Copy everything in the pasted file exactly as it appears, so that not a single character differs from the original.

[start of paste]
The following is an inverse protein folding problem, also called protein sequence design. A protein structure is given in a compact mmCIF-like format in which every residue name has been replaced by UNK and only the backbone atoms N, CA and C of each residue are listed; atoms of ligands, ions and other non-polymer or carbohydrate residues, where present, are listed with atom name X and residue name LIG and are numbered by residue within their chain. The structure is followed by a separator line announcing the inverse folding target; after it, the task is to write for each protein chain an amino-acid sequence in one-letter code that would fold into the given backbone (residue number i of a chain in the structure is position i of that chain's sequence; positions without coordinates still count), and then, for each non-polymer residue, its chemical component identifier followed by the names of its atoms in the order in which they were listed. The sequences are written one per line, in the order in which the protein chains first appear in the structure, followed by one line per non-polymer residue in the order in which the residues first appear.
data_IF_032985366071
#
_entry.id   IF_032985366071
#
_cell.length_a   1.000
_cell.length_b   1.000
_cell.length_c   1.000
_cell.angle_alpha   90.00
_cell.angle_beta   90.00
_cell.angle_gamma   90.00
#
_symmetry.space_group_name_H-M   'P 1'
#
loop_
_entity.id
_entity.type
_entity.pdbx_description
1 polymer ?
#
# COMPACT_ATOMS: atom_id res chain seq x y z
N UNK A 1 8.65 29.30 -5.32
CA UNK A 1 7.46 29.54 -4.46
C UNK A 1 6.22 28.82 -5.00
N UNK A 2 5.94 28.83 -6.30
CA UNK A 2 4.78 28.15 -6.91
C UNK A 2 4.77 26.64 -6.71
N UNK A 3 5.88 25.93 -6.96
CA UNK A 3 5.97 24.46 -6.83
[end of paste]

The following is an inverse protein folding problem, also called protein sequence design. A protein structure is given in a compact mmCIF-like format in which every residue name has been replaced by UNK and only the backbone atoms N, CA and C of each residue are listed; atoms of ligands, ions and other non-polymer or carbohydrate residues, where present, are listed with atom name X and residue name LIG and are numbered by residue within their chain. The structure is followed by a separator line announcing the inverse folding target; after it, the task is to write for each protein chain an amino-acid sequence in one-letter code that would fold into the given backbone (residue number i of a chain in the structure is position i of that chain's sequence; positions without coordinates still count), and then, for each non-polymer residue, its chemical component identifier followed by the names of its atoms in the order in which they were listed. The sequences are written one per line, in the order in which the protein chains first appear in the structure, followed by one line per non-polymer residue in the order in which the residues first appear.
data_IF_032985366071
#
_entry.id   IF_032985366071
#
_cell.length_a   1.000
_cell.length_b   1.000
_cell.length_c   1.000
_cell.angle_alpha   90.00
_cell.angle_beta   90.00
_cell.angle_gamma   90.00
#
_symmetry.space_group_name_H-M   'P 1'
#
loop_
_entity.id
_entity.type
_entity.pdbx_description
1 polymer ?
#
# COMPACT_ATOMS: atom_id res chain seq x y z
N UNK A 1 8.65 29.30 -5.32
CA UNK A 1 7.46 29.54 -4.46
C UNK A 1 6.22 28.82 -5.00
N UNK A 2 5.94 28.83 -6.30
CA UNK A 2 4.78 28.15 -6.91
C UNK A 2 4.77 26.64 -6.71
N UNK A 3 5.88 25.93 -6.96
CA UNK A 3 5.97 24.46 -6.83